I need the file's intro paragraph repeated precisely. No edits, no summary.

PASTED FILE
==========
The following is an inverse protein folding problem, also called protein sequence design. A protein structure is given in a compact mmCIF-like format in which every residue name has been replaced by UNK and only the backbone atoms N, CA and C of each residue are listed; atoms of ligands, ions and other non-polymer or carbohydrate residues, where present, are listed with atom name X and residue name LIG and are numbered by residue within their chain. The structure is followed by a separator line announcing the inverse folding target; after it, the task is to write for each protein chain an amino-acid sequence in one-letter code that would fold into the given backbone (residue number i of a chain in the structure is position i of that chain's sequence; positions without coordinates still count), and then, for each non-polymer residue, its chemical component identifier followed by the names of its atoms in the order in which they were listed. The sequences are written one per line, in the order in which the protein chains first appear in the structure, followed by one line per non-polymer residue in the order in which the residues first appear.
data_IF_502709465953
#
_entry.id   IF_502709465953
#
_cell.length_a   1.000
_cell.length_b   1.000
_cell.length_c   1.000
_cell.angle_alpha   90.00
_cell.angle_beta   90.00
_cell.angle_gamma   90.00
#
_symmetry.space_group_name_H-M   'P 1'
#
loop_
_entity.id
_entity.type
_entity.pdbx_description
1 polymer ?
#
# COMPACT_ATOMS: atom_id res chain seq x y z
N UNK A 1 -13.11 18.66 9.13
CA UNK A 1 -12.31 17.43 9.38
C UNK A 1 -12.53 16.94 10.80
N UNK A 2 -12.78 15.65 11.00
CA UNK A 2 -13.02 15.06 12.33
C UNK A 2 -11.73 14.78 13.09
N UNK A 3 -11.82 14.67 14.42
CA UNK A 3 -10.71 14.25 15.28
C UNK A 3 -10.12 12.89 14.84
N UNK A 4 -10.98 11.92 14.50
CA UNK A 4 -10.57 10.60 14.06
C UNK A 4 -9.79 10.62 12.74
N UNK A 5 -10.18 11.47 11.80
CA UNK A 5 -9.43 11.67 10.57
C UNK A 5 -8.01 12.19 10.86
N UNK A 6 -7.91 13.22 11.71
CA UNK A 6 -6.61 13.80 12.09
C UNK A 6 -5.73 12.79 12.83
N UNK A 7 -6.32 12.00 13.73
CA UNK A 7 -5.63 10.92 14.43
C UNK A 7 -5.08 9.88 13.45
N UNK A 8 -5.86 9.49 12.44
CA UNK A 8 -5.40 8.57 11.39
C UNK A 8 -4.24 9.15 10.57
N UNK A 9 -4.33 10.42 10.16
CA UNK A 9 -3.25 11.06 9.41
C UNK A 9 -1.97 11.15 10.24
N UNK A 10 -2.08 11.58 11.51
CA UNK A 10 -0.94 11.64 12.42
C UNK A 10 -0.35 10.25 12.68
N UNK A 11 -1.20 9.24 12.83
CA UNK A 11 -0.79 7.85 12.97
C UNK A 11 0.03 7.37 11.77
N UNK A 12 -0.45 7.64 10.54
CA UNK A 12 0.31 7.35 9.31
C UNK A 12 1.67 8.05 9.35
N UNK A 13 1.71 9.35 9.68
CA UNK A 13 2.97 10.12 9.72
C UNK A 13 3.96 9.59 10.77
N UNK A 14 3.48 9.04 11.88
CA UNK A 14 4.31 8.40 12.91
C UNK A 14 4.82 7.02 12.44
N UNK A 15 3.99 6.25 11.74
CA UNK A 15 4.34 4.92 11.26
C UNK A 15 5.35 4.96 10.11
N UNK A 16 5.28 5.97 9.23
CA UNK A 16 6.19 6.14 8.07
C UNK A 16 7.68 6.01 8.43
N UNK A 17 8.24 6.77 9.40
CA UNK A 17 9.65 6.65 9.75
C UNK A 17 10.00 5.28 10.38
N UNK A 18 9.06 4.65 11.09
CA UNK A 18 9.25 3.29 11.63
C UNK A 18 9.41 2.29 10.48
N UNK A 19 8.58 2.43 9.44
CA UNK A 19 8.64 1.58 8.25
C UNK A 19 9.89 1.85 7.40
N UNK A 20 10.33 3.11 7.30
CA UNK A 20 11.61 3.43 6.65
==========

The following is an inverse protein folding problem, also called protein sequence design. A protein structure is given in a compact mmCIF-like format in which every residue name has been replaced by UNK and only the backbone atoms N, CA and C of each residue are listed; atoms of ligands, ions and other non-polymer or carbohydrate residues, where present, are listed with atom name X and residue name LIG and are numbered by residue within their chain. The structure is followed by a separator line announcing the inverse folding target; after it, the task is to write for each protein chain an amino-acid sequence in one-letter code that would fold into the given backbone (residue number i of a chain in the structure is position i of that chain's sequence; positions without coordinates still count), and then, for each non-polymer residue, its chemical component identifier followed by the names of its atoms in the order in which they were listed. The sequences are written one per line, in the order in which the protein chains first appear in the structure, followed by one line per non-polymer residue in the order in which the residues first appear.